According to Article 20(1) of the Treaty on the Functioning of the European Union (TFEU), every person holding the nationality of a Member State is a Union citizen. Union citizenship is additional to national citizenship and does not replace it. The concept of Union citizenship was introduced in the Treaty on European Union, signed in Maastricht in 1992, which endowed Union citizens with a number of novel rights, including political rights. Union citizens enjoy the right to move and reside freely in other Member States, to vote and to stand as candidates in municipal and European elections, to petition the Parliament, to apply to the European Ombudsman, and to enjoy in a third country the protection of the diplomatic and consular authorities of any other Member State. The Lisbon Treaty, signed in 2007, granted Union citizens another novel right – the right to start a Citizens' Initiative. It is estimated that about 15 million Union citizens live in a Member State other than that of their nationality. The rights related to free movement and residence are governed by a central piece of legislation (Directive 2004/38), which covers most aspects of the freedom of movement of persons. It enables Union citizens to travel, (seek) work, study or retire in another Member State – and to enjoy equal treatment while doing so. Yet, EU Treaties and secondary law make clear that the rights granted to Union citizens are not absolute but subject to conditions and limitations.
Despite the humanitarian and security crisis, progress towards a United Nations (UN) negotiated political settlement of the conflict has been slow, mostly on account of disagreement over President Bashar al-Assad's future. The adoption of UN Security Council Resolution 2254 on 18 December 2015 – setting out a roadmap for a peace process in Syria with a clear transition timeline – offered new hope but failed to produce results. After several failed attempts at a cessation of hostilities, the ceasefire brokered by Russia and Turkey in December 2016, including a monitoring mechanism for violations, opened the way for a new UN Security Council Resolution 2336 which was adopted unanimously on 31 December 2016. The resolution provided an impulse for re-booting the political process during the talks in Astana at the beginning of 2017. At the same time, the discussion about the future of Syria revolves around questions linked to the future of the Assad regime, territorial integrity of Syria, political accountability, the creation of safe zones, and the reconstruction work that will follow a potential peace agreement. In March 2017, the European Commission and the High Representative of the Union for Foreign Affairs and Security Policy, Federica Mogherini, presented a joint communication providing elements of an EU strategy for Syria. For its part, the European Parliament has focused on addressing the implications of the refugee crisis, strengthening EU humanitarian assistance in Iraq and Syria and aid to vulnerable communities, and improving the EU response to the terrorist threat posed by ISIL/Da'esh.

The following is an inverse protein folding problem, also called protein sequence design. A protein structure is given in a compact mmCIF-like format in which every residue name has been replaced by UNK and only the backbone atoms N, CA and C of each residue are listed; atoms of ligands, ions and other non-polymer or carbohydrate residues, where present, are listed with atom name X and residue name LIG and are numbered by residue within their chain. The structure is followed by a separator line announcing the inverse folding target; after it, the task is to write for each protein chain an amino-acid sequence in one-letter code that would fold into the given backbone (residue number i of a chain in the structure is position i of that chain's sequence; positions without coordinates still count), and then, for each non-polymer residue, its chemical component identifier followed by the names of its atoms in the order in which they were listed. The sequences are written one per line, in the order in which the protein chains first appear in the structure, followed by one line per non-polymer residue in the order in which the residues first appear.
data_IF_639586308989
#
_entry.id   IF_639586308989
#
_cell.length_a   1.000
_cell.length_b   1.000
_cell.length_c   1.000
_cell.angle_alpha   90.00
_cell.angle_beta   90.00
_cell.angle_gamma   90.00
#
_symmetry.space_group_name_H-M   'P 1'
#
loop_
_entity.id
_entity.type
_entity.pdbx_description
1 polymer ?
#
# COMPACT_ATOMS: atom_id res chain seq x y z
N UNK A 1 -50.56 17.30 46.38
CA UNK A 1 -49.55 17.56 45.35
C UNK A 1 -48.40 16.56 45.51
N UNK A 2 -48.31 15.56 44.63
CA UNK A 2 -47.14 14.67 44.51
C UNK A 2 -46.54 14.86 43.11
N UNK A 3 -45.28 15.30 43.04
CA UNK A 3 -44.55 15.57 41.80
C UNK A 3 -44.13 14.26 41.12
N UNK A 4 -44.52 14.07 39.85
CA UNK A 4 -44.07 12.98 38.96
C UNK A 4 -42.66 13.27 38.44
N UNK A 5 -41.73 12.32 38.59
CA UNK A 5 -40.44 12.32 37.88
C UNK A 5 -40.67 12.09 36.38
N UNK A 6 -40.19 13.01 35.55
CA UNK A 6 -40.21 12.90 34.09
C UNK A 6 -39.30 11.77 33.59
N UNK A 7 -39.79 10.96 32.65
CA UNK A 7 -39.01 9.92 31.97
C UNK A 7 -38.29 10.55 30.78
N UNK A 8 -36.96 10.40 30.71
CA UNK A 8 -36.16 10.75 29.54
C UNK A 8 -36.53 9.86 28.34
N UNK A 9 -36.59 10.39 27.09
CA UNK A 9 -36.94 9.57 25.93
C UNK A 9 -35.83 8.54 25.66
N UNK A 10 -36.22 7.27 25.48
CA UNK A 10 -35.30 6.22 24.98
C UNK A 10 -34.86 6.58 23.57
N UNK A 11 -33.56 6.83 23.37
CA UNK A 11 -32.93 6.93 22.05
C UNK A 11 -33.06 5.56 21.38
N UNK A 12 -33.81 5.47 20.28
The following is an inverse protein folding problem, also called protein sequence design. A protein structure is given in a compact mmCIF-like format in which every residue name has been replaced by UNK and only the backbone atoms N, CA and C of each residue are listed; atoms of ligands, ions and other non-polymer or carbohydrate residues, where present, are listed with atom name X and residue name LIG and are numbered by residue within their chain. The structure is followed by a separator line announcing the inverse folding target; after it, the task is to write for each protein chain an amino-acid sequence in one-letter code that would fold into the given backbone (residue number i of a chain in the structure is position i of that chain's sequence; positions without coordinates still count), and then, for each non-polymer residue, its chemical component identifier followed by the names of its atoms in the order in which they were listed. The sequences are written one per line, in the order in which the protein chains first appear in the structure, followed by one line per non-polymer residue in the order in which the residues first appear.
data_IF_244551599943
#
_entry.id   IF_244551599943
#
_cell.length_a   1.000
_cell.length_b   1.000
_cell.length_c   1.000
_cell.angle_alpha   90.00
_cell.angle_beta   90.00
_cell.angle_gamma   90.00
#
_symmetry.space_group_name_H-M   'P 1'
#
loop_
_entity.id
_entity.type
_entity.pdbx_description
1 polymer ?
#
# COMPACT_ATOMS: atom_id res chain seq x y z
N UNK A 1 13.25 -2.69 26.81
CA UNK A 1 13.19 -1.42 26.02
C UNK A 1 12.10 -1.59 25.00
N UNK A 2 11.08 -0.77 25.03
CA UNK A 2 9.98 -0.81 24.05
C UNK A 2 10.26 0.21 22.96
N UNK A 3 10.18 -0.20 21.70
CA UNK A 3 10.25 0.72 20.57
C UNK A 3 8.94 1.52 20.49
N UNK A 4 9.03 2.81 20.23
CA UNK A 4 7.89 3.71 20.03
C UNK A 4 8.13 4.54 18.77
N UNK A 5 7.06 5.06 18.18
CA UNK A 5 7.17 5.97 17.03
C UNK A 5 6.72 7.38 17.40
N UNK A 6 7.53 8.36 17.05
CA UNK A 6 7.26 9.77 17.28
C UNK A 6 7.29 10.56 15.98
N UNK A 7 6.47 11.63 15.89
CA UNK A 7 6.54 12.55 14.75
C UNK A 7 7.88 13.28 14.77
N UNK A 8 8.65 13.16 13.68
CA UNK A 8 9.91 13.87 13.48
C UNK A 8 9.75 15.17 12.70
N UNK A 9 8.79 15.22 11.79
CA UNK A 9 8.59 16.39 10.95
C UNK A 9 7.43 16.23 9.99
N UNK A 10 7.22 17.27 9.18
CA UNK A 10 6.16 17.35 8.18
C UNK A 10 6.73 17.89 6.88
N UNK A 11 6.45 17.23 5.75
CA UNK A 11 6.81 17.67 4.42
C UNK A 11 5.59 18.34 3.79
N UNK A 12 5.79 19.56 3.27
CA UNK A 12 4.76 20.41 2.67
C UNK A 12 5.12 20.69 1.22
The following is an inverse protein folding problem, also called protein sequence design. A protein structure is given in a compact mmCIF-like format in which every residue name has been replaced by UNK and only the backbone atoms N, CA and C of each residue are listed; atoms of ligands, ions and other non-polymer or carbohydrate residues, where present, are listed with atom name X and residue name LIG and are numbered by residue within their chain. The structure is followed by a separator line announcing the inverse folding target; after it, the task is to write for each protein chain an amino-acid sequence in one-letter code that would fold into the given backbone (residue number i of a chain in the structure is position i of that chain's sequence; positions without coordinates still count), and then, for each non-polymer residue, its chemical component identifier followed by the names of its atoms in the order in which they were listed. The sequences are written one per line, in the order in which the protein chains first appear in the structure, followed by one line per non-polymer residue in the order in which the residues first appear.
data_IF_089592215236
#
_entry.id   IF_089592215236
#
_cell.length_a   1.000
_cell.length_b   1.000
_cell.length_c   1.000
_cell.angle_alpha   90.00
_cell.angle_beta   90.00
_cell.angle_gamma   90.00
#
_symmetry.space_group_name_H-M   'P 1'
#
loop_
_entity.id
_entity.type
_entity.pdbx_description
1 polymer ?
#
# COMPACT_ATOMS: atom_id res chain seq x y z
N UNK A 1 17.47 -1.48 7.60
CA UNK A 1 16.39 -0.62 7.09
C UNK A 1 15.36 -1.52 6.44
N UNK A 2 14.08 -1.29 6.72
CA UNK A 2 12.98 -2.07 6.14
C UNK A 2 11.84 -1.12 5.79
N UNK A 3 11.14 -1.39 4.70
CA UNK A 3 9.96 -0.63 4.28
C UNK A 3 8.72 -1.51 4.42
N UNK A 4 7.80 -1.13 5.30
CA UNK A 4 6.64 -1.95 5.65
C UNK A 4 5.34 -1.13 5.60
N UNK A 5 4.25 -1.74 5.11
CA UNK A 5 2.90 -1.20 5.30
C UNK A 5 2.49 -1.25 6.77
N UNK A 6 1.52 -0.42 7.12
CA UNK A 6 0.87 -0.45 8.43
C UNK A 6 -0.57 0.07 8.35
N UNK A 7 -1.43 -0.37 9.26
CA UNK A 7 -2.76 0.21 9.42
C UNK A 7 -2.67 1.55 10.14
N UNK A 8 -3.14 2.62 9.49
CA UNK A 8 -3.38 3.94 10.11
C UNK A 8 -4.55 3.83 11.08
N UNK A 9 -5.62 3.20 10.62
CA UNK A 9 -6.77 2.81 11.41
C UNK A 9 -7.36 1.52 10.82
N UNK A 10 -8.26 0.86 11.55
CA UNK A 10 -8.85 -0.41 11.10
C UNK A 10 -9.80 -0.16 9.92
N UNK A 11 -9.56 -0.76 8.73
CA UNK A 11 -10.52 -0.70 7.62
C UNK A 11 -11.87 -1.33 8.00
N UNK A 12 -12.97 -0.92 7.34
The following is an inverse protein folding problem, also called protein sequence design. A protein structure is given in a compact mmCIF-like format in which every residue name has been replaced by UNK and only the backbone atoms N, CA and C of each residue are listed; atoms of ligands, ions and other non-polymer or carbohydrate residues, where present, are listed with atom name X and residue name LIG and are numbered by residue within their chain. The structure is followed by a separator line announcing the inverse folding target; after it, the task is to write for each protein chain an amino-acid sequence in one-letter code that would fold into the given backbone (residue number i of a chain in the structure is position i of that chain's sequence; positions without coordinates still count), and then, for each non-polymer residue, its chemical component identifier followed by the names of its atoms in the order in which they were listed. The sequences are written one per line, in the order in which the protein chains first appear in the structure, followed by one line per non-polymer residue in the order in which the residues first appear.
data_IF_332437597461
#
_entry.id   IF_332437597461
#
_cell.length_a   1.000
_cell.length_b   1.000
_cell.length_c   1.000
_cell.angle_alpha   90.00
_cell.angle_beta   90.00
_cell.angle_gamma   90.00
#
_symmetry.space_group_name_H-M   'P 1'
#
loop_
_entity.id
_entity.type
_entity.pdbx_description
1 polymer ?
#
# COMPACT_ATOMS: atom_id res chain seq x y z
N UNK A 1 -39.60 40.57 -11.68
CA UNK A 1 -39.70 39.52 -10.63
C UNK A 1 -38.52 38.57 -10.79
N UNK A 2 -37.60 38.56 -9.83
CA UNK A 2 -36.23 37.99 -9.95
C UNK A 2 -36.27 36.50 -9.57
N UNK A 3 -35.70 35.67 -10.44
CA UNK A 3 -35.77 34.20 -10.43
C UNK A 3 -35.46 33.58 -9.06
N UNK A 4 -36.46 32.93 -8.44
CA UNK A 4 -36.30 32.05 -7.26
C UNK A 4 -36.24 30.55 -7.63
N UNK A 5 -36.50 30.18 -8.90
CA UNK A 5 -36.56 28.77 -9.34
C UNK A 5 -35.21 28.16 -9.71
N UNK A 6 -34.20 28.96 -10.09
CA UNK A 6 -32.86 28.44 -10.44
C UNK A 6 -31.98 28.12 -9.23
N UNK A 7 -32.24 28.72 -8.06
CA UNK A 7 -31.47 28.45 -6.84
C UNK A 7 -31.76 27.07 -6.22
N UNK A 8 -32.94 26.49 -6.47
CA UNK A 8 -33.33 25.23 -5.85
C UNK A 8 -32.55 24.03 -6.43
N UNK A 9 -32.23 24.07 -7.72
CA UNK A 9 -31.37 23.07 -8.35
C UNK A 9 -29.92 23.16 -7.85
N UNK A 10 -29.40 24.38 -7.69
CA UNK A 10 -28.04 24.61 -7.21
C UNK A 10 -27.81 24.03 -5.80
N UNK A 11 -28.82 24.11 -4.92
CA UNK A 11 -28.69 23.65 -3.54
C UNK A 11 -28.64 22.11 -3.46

This report summarises the proceedings of a workshop organised jointly by the European Parliament’s Subcommittee on Human Rights (DROI) and the Delegation for relations with Iran (D-IR). The purpose of the workshop was to analyse the most recent developments regarding human rights in Iran since the Joint Comprehensive Plan of Action (JCPOA) was signed in July 2015 and to explore the options available to the EU in seeking to help improve the situation. Experts and human rights defenders pointed to the gaps between law and practice in Iran and raised continuing concerns about the death penalty, political prisoners, prison conditions, arrests of dual nationals, minority rights and restrictions to internet access. They identified Iran’s dual power structure of elected and non-elected institutions and corruption as some of the chief constraints to any reform efforts. They said the EU should keep human rights — including support for the relevant UN mechanisms and efforts — high on its agenda. They said the key factors for engaging successfully with Iran on human rights in future were clear criteria and benchmarks, detailed knowledge of the human rights issues at stake and interaction with Iranian civil society both inside and outside Iran.
Posted on 22-03-2017
The in depth analysis European Leadership in 5G examines the concept for 5G, how it might fit in the future telecommunications landscape, the state of play in R&D in the EU and globally, the possible business models and the role of standards and spectrum policy. This leaflet presents short summary of this study. Link to the original publication: http://www.europarl.europa.eu/RegData/etudes/IDAN/2016/595337/IPOL_IDA(2016)595337_EN.pdf
The study Cyber Security Strategy for the Energy Sector explores the development of energy specific cyber security solutions and defensive practices. It provides an assessment of existing European policies and legislation to address cyber security in the energy sector and recommends additional policy prescriptions that may be necessary to protect Europe and its citizens. This leaflet presents short summary of this study. Link to the original publication: http://www.europarl.europa.eu/RegData/etudes/STUD/2016/587333/IPOL_STU(2016)587333_EN.pdf
This impact assessment builds a convincing case for action. It is mainly based on expert judgement by the Commission's departments and is backed up by relevant references, public consultation and coordination with international work-streams. The Commission states that the proposal, published in November 2016, is fully in line with the latest policy discussions and orientation by the Financial Stability Board and the G20, quoting a document from August 2016. Notwithstanding this, the Impact assessment itself does not appear to have been fully updated since the summer of 2015. Therefore, some potentially important developments do not seem to be properly reflected in the IA. These include the recognition of non-EU central counterparties, the publication of new material, and the scenarios opened in the clearing world by the UK referendum of 23 June 2016.